Chewy mochi ice cream, whimsical shaved ice, delectable egg waffle ice cream, perfectly rolled ice cream and bubble tea have all found their way to the United States, and have in turn changed the dessert completely. Now, we have a new treat in town from Asia, but will you dare to try it? Let’s welcome cheese tea to our hearts and our stomachs.
Cheese tea is exactly what it sounds like, cheese and tea combined. Now before you completely cross it off your list, think of the concept of putting milk in tea. English Breakfast tea with a hint of milk instantly becomes richer and more like a dessert. Cheese tea is similar in that it offers a creamier texture than a regular drink. The base of the drink is black or green tea topped, which is then topped with cream cheese froth and, if desired, garnished with sea salt flakes for a savory finish. There is even a preferred method to get the most out of cheese tea. The tea and cheese are supposed to remain separated and enjoyed as two different layers, preferably without a straw. According to Tyson Tee COO of Reguistea (a Malaysian tea store selling cheese tea), sipping the tea will make the two layers more apparent as opposed to using a straw which will most likely only give you the tea.
Cheese tea has already gained quite a following in China, Malaysia and Taiwan. Cheese is already widely obsessed over (looking at cheese instagrams and cheese pulls), so why not combine it with another well-loved consumable item like tea? In New York, Happy Lemon in Queens sells bubble tea and the popular cheese tea.
A few students considered whether they would make the trek to Queens for this intriguing beverage, and articulated their thoughts on this creation. Steinhardt sophomore Jamie Kim thinks cheese tea strays too far from traditional tea in terms of its benefits — she finds that regular tea helps her to relax.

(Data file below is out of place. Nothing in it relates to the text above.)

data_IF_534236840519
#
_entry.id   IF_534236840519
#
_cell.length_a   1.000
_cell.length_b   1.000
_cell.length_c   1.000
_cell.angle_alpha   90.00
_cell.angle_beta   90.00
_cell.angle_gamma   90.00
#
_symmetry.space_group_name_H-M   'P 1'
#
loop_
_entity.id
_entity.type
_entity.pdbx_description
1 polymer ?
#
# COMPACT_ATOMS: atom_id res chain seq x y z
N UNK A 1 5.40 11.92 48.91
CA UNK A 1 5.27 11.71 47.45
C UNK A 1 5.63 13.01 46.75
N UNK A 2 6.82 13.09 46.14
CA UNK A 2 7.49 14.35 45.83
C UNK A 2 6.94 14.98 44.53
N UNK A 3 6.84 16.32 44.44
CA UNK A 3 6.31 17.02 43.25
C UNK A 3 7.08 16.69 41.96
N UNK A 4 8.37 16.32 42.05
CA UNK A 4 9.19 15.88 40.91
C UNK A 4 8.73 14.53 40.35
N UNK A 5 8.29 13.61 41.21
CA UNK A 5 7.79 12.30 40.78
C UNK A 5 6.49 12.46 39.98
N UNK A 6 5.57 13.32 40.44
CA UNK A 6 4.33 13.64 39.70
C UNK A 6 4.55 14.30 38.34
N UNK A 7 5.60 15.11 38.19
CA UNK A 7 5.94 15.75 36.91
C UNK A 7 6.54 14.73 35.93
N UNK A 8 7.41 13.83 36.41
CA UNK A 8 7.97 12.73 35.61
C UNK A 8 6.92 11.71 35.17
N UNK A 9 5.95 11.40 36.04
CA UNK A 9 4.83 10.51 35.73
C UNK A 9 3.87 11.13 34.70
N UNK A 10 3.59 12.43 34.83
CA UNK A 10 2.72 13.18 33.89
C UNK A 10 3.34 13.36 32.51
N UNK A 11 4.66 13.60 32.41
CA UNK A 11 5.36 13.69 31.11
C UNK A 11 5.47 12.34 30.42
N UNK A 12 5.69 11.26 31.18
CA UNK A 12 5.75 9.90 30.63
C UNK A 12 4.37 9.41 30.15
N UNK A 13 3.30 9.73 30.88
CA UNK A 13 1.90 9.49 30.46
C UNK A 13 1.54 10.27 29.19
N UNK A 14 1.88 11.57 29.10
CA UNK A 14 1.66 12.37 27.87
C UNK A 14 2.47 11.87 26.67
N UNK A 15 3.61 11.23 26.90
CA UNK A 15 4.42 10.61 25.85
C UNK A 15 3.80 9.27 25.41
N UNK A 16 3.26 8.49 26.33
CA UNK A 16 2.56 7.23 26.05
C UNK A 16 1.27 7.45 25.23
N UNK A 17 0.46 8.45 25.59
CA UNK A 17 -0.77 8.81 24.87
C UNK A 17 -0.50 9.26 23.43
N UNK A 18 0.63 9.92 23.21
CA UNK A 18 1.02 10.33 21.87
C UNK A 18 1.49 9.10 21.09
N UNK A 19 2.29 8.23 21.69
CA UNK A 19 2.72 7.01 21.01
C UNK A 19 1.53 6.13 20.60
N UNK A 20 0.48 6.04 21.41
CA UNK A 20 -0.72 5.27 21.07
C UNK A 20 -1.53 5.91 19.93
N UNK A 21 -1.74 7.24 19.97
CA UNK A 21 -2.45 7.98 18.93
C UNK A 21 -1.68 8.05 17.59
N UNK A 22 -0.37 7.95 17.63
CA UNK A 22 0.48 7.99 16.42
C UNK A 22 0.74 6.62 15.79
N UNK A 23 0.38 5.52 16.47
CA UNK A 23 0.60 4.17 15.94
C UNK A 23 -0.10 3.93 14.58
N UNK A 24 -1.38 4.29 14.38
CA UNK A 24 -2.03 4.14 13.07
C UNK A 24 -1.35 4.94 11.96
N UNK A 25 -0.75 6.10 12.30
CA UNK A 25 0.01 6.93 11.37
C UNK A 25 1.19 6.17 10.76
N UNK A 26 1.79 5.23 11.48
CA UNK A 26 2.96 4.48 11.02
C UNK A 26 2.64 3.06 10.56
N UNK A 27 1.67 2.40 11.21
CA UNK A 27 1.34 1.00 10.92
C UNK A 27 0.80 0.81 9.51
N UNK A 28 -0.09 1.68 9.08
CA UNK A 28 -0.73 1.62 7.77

“I drink tea for a calming, after-meal drink,” Kim said. “This cheese tea wouldn’t serve as a palate cleanser or a light treat after a meal but a rather rich and decadent dessert.”
Steinhardt sophomore Olesia Gritsyk believes cheese tea would have an odd mixture of textures, but said that she wouldn’t rule out tasting it.
“[Cheese tea] sounds like it could be a version of liquid cheesecake which can be very good or sickening,” Gritsyk said.
CAS sophomore Dalia Karrar wouldn’t try it even if someone paid her.
“I don’t like the combo,” Karrar said. “It seems creative but not something I would ever try.”
You may be wondering what the future has in store for cheese tea. We can look to the history of Bubble tea for answers — a drink that was introduced in Taiwan in the 1980s, and gradually garnered a great following. Bubble tea has been met with similar success in the United States, which is exemplified by the endless line outside of Boba Guys. With over 158 million Americans drinking tea a day, according to the Tea Association of the U.S.A., stores that offer cheese tea may be just as ubiquitous in the future.
Email Liv Chai at [email protected]